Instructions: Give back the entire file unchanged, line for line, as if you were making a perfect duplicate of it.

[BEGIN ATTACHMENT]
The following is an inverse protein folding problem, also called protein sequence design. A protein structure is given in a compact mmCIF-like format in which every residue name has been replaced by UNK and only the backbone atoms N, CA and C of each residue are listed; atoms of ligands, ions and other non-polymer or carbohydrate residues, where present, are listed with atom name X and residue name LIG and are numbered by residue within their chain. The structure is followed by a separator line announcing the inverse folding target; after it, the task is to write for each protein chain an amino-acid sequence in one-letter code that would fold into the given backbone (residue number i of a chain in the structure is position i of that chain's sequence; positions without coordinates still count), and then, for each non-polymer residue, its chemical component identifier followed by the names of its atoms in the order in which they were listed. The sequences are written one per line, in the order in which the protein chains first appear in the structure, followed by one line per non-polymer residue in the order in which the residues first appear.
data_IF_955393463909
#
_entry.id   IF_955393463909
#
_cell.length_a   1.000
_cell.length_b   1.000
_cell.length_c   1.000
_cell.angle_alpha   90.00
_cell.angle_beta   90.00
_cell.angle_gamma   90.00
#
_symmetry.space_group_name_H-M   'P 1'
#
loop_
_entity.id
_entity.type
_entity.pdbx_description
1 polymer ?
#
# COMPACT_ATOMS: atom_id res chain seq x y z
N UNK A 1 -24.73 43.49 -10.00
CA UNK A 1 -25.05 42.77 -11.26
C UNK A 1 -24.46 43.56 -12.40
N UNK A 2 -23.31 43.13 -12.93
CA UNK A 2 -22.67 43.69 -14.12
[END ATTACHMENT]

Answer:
The following is an inverse protein folding problem, also called protein sequence design. A protein structure is given in a compact mmCIF-like format in which every residue name has been replaced by UNK and only the backbone atoms N, CA and C of each residue are listed; atoms of ligands, ions and other non-polymer or carbohydrate residues, where present, are listed with atom name X and residue name LIG and are numbered by residue within their chain. The structure is followed by a separator line announcing the inverse folding target; after it, the task is to write for each protein chain an amino-acid sequence in one-letter code that would fold into the given backbone (residue number i of a chain in the structure is position i of that chain's sequence; positions without coordinates still count), and then, for each non-polymer residue, its chemical component identifier followed by the names of its atoms in the order in which they were listed. The sequences are written one per line, in the order in which the protein chains first appear in the structure, followed by one line per non-polymer residue in the order in which the residues first appear.
data_IF_955393463909
#
_entry.id   IF_955393463909
#
_cell.length_a   1.000
_cell.length_b   1.000
_cell.length_c   1.000
_cell.angle_alpha   90.00
_cell.angle_beta   90.00
_cell.angle_gamma   90.00
#
_symmetry.space_group_name_H-M   'P 1'
#
loop_
_entity.id
_entity.type
_entity.pdbx_description
1 polymer ?
#
# COMPACT_ATOMS: atom_id res chain seq x y z
N UNK A 1 -24.73 43.49 -10.00
CA UNK A 1 -25.05 42.77 -11.26
C UNK A 1 -24.46 43.56 -12.40
N UNK A 2 -23.31 43.13 -12.93
CA UNK A 2 -22.67 43.69 -14.12